Fluoroscopy refers to live real time x-ray imaging. It is often also called “screening” due to the fluorescent screens which were initially used to evaluate realtime x-ray images. Nowadays a fluoroscopy unit usually consists of an x-ray source, an image intensifier which enhances the image and a digital x-ray camera to record the images.
Different forms of contrast media are often instilled during fluoroscopy and the movement of this contrast or motion of organs themselves are evaluated. An example would be a barium swallow in which the patient drinks barium contrast and x-ray images are then obtained of the contrast moving down the oesophagus. The contrast also outlines different structures for improved evaluation. Fluoroscopy is used throughout the body with many different procedures, each with their own special technique. Specific preparation may be required for certain procedures which will be explained when a booking is made.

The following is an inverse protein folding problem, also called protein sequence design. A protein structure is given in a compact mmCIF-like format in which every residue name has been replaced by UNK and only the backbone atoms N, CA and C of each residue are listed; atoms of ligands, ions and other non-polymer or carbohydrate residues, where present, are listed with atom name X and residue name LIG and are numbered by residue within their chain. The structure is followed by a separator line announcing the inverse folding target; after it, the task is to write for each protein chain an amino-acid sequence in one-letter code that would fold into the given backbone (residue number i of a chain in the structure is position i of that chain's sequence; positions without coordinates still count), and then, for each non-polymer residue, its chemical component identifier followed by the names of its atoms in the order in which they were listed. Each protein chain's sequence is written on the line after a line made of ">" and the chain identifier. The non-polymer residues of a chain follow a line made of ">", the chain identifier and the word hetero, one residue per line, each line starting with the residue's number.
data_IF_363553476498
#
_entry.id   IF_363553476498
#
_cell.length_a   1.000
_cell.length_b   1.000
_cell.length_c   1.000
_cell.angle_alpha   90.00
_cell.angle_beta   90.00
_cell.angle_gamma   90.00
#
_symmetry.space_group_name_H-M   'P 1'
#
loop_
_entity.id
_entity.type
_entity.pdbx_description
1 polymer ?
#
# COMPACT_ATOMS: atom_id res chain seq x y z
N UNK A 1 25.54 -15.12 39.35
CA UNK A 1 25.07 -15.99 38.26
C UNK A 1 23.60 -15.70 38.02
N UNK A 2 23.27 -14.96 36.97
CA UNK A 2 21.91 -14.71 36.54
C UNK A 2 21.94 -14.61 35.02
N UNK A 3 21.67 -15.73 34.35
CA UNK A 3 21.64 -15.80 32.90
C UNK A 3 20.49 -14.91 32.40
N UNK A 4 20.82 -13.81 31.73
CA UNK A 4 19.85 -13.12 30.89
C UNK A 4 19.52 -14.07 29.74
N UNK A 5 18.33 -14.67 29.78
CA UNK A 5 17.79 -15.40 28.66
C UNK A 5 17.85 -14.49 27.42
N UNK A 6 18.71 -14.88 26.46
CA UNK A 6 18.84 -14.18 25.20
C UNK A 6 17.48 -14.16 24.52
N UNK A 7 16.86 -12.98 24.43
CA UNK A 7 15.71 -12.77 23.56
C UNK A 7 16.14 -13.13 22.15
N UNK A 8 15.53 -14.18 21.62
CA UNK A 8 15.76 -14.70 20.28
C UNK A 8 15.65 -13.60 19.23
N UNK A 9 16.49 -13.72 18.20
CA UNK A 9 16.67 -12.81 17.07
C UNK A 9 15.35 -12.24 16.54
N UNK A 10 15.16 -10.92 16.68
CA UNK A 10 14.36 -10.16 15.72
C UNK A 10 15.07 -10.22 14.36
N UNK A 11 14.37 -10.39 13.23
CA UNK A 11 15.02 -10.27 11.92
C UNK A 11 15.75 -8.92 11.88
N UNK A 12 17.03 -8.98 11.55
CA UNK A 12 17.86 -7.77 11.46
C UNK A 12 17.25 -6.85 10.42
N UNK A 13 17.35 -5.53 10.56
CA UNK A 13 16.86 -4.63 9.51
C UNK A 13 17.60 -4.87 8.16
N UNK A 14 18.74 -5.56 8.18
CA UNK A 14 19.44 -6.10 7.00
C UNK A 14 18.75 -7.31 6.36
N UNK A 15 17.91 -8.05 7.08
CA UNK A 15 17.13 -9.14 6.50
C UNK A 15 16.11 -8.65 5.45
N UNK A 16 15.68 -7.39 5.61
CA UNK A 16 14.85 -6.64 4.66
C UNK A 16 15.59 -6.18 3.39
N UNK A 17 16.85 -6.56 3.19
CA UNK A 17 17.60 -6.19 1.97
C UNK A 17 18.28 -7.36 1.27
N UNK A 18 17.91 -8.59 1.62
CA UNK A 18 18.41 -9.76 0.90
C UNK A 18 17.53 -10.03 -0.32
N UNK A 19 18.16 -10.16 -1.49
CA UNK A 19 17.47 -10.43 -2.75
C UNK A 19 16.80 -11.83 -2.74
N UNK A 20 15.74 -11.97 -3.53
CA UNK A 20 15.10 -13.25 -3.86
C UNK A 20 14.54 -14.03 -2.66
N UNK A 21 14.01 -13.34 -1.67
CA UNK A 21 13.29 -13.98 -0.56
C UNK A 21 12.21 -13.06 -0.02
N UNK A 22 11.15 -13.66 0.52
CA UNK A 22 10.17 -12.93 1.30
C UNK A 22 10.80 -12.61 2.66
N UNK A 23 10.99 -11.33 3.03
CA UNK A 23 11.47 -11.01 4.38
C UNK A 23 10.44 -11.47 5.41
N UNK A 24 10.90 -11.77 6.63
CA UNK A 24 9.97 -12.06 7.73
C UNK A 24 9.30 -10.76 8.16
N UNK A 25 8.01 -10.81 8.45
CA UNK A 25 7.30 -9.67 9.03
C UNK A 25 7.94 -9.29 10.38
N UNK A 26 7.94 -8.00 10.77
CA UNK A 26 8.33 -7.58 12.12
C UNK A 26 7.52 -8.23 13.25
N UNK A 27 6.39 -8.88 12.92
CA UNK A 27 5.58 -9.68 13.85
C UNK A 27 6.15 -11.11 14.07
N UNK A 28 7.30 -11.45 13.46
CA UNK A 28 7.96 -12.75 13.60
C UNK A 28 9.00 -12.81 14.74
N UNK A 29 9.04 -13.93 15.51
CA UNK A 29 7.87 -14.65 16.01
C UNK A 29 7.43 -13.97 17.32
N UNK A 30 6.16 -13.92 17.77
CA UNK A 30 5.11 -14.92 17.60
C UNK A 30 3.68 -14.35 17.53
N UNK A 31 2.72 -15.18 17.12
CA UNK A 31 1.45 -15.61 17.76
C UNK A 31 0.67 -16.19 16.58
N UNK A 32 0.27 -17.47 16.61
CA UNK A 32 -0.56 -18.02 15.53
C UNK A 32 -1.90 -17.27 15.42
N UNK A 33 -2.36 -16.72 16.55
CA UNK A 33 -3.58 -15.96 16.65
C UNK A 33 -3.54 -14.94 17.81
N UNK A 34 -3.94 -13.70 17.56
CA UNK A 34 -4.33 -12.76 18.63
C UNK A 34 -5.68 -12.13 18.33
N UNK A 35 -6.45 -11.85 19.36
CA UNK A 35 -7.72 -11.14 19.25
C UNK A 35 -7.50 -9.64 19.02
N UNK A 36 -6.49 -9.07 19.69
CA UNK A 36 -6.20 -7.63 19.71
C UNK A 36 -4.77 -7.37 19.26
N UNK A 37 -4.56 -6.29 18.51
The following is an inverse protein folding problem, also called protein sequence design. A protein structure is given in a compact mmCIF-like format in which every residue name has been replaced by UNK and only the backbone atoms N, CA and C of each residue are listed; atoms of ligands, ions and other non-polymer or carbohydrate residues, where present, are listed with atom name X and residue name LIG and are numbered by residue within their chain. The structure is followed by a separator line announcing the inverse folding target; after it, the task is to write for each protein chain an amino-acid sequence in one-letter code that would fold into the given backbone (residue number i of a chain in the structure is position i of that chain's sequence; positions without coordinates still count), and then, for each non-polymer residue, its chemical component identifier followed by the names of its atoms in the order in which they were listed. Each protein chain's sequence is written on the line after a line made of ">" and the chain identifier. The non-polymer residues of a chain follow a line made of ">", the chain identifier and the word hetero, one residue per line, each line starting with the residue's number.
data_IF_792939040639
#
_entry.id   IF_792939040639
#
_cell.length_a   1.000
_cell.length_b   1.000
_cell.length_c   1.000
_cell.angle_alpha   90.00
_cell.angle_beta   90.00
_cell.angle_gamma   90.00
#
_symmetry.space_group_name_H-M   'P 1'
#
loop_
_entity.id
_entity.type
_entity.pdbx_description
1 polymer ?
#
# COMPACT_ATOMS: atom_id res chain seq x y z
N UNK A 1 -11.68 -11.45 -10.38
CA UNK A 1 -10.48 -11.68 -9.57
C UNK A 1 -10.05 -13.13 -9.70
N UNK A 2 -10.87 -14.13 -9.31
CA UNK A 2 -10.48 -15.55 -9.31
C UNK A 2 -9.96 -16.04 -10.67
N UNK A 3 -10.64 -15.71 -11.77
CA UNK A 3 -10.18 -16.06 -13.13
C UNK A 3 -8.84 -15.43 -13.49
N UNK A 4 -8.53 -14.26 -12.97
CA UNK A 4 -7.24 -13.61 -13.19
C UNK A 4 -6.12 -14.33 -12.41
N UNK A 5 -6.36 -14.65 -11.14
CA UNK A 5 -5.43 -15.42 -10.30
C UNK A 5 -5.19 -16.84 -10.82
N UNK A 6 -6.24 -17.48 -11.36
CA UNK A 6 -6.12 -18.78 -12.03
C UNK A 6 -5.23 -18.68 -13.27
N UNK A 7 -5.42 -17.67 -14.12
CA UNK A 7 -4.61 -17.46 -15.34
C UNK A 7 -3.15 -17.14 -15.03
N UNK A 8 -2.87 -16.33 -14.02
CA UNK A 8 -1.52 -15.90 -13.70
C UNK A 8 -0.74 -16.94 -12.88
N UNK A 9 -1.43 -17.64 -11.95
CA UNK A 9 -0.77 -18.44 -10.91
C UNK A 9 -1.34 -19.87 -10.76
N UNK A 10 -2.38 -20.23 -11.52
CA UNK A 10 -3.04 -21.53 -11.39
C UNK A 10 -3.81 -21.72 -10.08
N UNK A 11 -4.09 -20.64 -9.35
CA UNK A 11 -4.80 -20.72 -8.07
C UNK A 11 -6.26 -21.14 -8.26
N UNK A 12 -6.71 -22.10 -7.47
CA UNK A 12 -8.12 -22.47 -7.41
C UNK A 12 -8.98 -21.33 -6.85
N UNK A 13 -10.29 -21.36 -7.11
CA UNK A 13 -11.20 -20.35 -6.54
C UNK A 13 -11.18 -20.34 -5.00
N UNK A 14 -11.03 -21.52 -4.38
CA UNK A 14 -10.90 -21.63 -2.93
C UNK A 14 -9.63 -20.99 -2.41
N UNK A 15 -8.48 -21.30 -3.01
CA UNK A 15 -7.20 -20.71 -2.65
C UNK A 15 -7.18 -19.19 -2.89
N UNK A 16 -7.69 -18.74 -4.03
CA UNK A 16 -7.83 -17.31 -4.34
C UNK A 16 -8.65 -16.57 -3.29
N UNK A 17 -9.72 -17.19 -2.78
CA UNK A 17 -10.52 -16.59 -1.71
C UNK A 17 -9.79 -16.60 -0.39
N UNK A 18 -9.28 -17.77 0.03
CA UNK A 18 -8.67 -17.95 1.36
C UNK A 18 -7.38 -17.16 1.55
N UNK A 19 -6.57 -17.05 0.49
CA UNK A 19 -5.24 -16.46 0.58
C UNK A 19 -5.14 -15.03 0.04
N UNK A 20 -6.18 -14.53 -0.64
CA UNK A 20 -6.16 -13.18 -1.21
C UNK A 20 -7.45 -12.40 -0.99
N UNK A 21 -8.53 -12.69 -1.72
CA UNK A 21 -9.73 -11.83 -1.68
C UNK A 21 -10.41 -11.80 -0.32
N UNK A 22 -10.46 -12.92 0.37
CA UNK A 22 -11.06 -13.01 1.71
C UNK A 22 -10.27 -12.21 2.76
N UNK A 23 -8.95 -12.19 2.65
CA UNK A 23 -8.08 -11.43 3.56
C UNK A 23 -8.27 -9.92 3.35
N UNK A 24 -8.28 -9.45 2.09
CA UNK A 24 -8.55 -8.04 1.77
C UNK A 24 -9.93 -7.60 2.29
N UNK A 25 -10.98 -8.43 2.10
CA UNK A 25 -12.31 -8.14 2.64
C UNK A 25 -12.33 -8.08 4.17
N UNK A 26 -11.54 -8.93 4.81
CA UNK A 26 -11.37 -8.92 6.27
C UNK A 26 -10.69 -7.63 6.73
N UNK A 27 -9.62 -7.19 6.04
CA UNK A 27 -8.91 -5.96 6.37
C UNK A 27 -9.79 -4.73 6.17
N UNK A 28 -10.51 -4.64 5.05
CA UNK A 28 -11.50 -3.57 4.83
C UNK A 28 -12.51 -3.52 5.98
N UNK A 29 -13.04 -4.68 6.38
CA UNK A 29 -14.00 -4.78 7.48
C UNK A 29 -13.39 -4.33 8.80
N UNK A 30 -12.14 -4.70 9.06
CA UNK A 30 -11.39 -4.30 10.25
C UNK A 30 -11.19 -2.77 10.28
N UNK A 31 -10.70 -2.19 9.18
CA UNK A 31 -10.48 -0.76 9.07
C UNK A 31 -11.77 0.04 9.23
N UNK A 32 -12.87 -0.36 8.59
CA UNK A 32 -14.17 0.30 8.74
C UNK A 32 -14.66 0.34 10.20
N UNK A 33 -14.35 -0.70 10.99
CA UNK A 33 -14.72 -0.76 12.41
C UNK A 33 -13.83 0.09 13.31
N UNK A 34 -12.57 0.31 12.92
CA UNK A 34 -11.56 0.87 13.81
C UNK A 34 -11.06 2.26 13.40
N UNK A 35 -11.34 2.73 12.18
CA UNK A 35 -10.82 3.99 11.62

In some cases fluoroscopy is used to inject contrast into specific joints or spaces after which a CT or MR is performed for further evaluation.
We currently perform fluoroscopy at our St Anne's and Hilton branches.
Specific fluoroscopy procedures:
- Contrast swallow
- Contrast meal
- Contrast enema
- Cystogram (incl. Voiding cysto-urethrogram)
See www.radiologyinfo.org for more information on radiological studies.